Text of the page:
Score five points for the "Student" - that was a totally inappropriate response on the part of the Congress Critter and it does not speak well of either his termperment or his judgement. Being asked a question should not provoke a violent physical response. Verbal response - hey, f**k off, while not exactly polite, would have been sufficient, although thta would not exactly shine brightly on the Congress Critter either.
I'm not a street brawler by any means - although I will confess to being thrown through the front window of Maddy's Sail Loft in Marblehead after making fun of some Squids once upon a time on leave - but I think I might have responded in kind.
Addressing your larger point - this is the result of our constant 24/7/365 news cycle, the advent of easily obtained video technology, the presented information requiring instant commentary on thousands, if not millions of blogs, news sites and other electronic means. Content is king and aquiring content by any means possible seems to be the rule of the day. Our political elite, both sides, have not grasped the fact that it is now possible to aquire every single utterance, every single opinion, every single smile, frown without any filter of time or place. Anything and everything they say or do can be dissected, examined and reassembled to prove any point opponents or supporters care to make.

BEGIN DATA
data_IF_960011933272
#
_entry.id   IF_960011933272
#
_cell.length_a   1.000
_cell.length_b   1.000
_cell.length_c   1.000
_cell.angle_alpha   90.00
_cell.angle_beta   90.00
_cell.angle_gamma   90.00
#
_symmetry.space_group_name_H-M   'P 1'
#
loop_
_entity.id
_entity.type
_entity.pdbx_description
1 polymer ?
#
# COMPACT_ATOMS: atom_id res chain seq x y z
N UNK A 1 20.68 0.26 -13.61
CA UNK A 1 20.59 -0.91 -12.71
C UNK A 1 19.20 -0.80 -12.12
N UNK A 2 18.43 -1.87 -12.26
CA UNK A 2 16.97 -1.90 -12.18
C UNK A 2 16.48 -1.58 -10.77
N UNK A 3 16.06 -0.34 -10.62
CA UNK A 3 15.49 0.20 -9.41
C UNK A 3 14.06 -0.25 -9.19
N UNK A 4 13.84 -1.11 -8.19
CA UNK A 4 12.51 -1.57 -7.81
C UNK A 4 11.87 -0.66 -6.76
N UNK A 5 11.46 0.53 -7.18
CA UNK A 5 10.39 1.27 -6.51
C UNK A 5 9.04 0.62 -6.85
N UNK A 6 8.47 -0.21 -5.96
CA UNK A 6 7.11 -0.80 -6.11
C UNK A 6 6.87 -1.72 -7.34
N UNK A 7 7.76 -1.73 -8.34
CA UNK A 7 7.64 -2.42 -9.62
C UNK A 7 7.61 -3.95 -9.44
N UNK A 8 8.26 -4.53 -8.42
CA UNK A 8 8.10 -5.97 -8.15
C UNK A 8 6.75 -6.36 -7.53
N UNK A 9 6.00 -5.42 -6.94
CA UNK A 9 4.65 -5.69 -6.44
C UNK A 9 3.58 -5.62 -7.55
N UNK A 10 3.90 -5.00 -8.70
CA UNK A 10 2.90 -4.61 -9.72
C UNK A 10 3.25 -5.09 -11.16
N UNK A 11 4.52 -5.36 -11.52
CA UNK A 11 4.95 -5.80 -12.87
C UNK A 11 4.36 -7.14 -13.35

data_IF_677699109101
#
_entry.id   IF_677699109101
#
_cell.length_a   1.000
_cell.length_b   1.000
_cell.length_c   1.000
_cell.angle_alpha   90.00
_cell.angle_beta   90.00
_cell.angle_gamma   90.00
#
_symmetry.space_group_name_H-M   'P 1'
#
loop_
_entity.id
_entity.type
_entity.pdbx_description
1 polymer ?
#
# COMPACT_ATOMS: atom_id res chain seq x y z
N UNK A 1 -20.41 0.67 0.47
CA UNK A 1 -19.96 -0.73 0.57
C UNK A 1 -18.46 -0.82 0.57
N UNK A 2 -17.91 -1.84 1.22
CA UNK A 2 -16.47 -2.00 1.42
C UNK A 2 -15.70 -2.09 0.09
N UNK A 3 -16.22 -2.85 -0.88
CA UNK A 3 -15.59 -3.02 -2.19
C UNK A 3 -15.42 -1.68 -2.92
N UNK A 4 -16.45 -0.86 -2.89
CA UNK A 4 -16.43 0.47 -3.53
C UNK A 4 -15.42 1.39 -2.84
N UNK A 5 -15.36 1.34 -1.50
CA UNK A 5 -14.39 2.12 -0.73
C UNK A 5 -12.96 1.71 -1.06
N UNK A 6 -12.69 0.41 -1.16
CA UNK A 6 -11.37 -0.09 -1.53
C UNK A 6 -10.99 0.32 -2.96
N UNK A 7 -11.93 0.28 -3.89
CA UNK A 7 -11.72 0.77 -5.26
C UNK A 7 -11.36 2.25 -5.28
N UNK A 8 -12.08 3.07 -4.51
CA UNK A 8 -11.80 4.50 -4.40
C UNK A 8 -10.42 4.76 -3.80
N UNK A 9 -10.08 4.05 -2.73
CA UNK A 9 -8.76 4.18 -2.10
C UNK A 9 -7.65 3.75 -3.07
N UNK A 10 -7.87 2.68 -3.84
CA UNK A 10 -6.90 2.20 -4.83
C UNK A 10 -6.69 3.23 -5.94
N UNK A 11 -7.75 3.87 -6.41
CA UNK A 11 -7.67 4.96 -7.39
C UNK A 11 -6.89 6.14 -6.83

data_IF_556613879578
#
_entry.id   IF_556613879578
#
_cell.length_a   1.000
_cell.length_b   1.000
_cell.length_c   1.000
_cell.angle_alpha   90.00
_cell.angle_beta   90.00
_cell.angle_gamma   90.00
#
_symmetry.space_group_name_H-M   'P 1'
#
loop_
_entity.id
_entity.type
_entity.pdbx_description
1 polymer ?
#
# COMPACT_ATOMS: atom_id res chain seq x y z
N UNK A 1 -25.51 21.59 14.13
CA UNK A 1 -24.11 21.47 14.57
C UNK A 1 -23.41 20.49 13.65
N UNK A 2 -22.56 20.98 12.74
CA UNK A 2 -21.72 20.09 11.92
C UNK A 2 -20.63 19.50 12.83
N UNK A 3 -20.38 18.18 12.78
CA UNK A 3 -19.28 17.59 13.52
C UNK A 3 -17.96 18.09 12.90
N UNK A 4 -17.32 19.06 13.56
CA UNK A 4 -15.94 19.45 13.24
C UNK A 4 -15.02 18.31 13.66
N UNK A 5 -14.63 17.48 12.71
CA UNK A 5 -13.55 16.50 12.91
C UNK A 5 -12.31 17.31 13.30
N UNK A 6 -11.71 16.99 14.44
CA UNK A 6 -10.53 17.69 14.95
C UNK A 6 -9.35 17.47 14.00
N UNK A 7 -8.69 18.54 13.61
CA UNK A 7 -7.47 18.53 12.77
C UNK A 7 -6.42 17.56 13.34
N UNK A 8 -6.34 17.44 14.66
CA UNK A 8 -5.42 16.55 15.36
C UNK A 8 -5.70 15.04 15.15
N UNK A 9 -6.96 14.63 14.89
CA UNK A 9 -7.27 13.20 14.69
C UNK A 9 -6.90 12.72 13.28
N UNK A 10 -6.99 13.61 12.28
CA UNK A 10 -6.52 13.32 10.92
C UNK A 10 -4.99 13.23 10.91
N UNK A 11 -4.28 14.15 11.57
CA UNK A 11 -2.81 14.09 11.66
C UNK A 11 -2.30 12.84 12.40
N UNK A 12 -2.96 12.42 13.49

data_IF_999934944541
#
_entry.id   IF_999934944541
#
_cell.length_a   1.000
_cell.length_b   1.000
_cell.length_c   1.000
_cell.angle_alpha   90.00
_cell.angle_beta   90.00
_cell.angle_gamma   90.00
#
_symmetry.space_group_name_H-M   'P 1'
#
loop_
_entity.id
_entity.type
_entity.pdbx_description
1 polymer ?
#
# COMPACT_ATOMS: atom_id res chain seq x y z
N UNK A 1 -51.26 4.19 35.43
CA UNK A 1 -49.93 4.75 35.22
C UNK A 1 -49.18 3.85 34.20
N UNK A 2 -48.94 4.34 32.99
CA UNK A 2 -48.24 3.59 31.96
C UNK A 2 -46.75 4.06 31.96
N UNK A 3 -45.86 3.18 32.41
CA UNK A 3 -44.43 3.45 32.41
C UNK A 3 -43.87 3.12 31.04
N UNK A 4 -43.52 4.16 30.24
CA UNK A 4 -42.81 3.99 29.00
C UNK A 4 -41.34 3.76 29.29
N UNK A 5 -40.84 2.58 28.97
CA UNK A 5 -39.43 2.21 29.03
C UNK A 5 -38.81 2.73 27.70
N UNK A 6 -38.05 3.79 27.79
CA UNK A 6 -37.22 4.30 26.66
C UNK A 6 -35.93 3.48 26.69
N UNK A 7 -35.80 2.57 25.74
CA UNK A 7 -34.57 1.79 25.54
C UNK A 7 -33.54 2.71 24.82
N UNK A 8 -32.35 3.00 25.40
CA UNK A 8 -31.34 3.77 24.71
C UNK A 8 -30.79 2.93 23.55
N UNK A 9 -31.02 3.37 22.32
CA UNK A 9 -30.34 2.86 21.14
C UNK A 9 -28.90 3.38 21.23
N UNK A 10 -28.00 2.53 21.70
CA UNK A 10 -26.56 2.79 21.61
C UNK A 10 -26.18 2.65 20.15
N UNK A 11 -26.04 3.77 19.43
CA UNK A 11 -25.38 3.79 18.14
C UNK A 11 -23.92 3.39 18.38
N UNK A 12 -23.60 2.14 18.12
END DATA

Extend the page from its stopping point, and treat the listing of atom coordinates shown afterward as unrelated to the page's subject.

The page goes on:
And I'm not so sure that is a good thing.
"Who are you" implies to me that the Congressman was going to calibrate his answer according to whom he thought he was dealing with.
I wonder why a Congressman who supported the ?bama agenda was reluctant to answer a question about his supporting the ?bama agenda.
These days, with the advent of cell phone cameras, politicians have lost much of their ability to manage the presentation of their public persona. Not all politicians realize that they are now ON all the time.
IMHO, the left side of the aisle is just beginning to get payback regarding "ambush journalism."
What the Congressman should have done.
Congressman: Who are you?
Unidentified Man: [Does not answer but continues to question Congressman]
Congressman: [Politely but fiirmly] Good day to you! [Walks away]